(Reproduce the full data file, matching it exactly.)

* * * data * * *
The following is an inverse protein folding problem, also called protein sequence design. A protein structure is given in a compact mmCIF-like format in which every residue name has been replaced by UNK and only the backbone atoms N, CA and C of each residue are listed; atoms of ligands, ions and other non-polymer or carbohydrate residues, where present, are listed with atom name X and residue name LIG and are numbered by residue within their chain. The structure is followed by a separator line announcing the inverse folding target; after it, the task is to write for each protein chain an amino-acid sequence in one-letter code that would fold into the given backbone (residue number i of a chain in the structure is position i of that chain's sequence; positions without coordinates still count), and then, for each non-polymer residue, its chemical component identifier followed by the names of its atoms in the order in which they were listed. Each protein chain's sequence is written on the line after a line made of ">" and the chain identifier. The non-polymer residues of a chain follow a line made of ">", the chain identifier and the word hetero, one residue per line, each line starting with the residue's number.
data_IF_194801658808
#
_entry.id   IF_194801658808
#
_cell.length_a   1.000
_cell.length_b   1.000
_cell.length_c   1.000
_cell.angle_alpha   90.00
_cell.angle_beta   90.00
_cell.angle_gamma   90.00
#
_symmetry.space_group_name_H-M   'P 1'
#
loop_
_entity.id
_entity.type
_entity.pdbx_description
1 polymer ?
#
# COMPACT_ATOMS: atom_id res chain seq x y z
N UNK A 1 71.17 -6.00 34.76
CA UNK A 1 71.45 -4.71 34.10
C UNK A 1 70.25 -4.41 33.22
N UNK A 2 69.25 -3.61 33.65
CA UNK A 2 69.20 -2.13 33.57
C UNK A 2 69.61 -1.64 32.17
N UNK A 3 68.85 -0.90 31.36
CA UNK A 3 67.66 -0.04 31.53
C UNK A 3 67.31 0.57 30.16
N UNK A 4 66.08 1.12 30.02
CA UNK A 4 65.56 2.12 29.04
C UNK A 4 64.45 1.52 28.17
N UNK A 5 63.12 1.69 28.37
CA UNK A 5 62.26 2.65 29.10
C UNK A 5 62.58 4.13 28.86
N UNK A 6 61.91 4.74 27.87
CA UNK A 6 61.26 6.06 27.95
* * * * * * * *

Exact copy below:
The following is an inverse protein folding problem, also called protein sequence design. A protein structure is given in a compact mmCIF-like format in which every residue name has been replaced by UNK and only the backbone atoms N, CA and C of each residue are listed; atoms of ligands, ions and other non-polymer or carbohydrate residues, where present, are listed with atom name X and residue name LIG and are numbered by residue within their chain. The structure is followed by a separator line announcing the inverse folding target; after it, the task is to write for each protein chain an amino-acid sequence in one-letter code that would fold into the given backbone (residue number i of a chain in the structure is position i of that chain's sequence; positions without coordinates still count), and then, for each non-polymer residue, its chemical component identifier followed by the names of its atoms in the order in which they were listed. Each protein chain's sequence is written on the line after a line made of ">" and the chain identifier. The non-polymer residues of a chain follow a line made of ">", the chain identifier and the word hetero, one residue per line, each line starting with the residue's number.
data_IF_194801658808
#
_entry.id   IF_194801658808
#
_cell.length_a   1.000
_cell.length_b   1.000
_cell.length_c   1.000
_cell.angle_alpha   90.00
_cell.angle_beta   90.00
_cell.angle_gamma   90.00
#
_symmetry.space_group_name_H-M   'P 1'
#
loop_
_entity.id
_entity.type
_entity.pdbx_description
1 polymer ?
#
# COMPACT_ATOMS: atom_id res chain seq x y z
N UNK A 1 71.17 -6.00 34.76
CA UNK A 1 71.45 -4.71 34.10
C UNK A 1 70.25 -4.41 33.22
N UNK A 2 69.25 -3.61 33.65
CA UNK A 2 69.20 -2.13 33.57
C UNK A 2 69.61 -1.64 32.17
N UNK A 3 68.85 -0.90 31.36
CA UNK A 3 67.66 -0.04 31.53
C UNK A 3 67.31 0.57 30.16
N UNK A 4 66.08 1.12 30.02
CA UNK A 4 65.56 2.12 29.04
C UNK A 4 64.45 1.52 28.17
N UNK A 5 63.12 1.69 28.37
CA UNK A 5 62.26 2.65 29.10
C UNK A 5 62.58 4.13 28.86
N UNK A 6 61.91 4.74 27.87
CA UNK A 6 61.26 6.06 27.95